Interpersonal Attraction Theory Explained


Why are you attracted to some people, but not others?

The interpersonal attraction theory looks at how people are attracted to one another. This attraction may lead to a basic friendship, a platonic relationship, or a long-term romantic and intimate relationship. Instead of looking at the elements of physical attractiveness, this theory looks at the reasons why people like, don’t like, or hate others.

The bottom line is this: we are quick to judge others. Our first impressions of a person will often lead us toward a like or dislike of that person. The Interpersonal Attraction Judgment Scale, developed by Donn Byrne, takes this measurement into account.

The Questions We Unconsciously Ask Ourselves

When we run into a person for the first time, there are a series of perceptions and questions that everyone asks themselves. Based on the results of this evaluation, we decide to either pursue a deeper relationship with that person or we choose to cross the street and forget about that person until the end of eternity.

In the interpersonal attraction theory, the first stage of evaluation is a social attraction. There are three points to this evaluation process.

  • Could this person be a friend or an acquaintance?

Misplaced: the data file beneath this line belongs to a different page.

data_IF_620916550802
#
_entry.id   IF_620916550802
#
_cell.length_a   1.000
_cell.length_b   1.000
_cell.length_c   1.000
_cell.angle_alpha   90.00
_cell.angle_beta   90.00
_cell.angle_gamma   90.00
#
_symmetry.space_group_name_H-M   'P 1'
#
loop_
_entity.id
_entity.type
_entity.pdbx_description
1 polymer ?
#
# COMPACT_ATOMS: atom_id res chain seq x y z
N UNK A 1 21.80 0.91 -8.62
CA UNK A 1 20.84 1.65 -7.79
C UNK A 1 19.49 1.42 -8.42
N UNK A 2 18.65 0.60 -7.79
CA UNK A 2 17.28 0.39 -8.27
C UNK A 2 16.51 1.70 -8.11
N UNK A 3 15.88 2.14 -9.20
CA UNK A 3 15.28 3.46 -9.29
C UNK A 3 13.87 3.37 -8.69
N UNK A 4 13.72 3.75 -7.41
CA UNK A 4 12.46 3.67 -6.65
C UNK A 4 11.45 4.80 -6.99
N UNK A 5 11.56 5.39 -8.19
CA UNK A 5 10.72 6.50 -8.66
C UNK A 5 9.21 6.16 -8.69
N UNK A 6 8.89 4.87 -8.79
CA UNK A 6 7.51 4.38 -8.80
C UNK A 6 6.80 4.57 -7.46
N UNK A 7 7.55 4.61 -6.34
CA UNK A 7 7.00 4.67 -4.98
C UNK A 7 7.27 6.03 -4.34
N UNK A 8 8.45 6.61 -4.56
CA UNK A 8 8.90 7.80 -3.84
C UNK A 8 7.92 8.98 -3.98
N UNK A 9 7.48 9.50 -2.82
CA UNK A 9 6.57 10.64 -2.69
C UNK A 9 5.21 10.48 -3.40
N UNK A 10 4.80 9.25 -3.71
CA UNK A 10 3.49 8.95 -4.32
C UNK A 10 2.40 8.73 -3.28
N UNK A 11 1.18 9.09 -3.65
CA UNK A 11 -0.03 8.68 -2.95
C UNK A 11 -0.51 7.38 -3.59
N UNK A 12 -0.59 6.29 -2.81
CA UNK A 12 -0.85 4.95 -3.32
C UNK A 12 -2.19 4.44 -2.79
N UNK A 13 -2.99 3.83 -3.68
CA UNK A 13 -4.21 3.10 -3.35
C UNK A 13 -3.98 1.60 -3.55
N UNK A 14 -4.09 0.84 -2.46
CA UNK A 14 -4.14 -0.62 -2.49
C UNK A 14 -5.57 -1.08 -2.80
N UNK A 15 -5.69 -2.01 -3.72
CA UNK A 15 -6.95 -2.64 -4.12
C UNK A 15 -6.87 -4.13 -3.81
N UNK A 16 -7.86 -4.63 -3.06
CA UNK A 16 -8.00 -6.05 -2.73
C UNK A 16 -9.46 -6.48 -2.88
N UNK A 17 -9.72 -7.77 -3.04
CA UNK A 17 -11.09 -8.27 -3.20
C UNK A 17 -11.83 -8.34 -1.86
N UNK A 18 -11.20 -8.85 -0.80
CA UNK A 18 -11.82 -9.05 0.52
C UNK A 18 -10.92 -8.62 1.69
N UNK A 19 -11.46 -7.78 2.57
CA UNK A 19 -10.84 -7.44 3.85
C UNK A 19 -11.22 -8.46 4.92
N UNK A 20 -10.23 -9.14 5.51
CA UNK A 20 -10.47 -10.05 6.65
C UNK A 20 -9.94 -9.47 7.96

• Is it difficult to talk with this person?
  • Would this person fit within my current social structures?

Then a physical evaluation takes over. We look at the person and wonder if they are pretty or handsome. If that’s a “yes,” then we evaluate their overall attractiveness from a romantic standpoint. If that’s also a “yes,” then we self-evaluate our physical respond to that person. Is an intimate relationship desired? Or is the person “hot,” but not your “type?”

After this evaluation is complete, the interpersonal attraction theory suggests that we make assumptions about this person’s personality from our observations of them. We might wonder if they are irresponsible with tasks. We evaluate our confidence in that person to keep a promise or complete a job. We debate about their dependability.

Then each key point is scored based on an internal system that we have developed. If the person scores high enough, then we pursue a further relationship in some way. If the person doesn’t score high enough, then we pretend that we don’t know the person and hope that they’ll go away quietly.

Do Opposites Attract? Do People with Similar Tastes Group Together?

Within the interpersonal attraction theory, there are concepts of similarity and complementarity that are addressed within the personal evaluation system. Although everyone wants to group together with people who are “friendly,” the importance of having similarities or having opposites attract often depends on where the evaluator happens to be in their life at that moment.

When evaluating people for a long-term relationship, many look at how partners are different rather than attempting to find someone who is exactly the same. More satisfaction takes place when people are complement one another because the relationship benefits from both perspectives. For short-term relationships, platonic friendships, and similar encounters, similarity might be the point of emphasis instead.

Opposites do attract one another if both people evaluate each other and come up with a high score of desire. People with similar tastes group together when an evaluation score shows that a relationship would be potentially beneficial.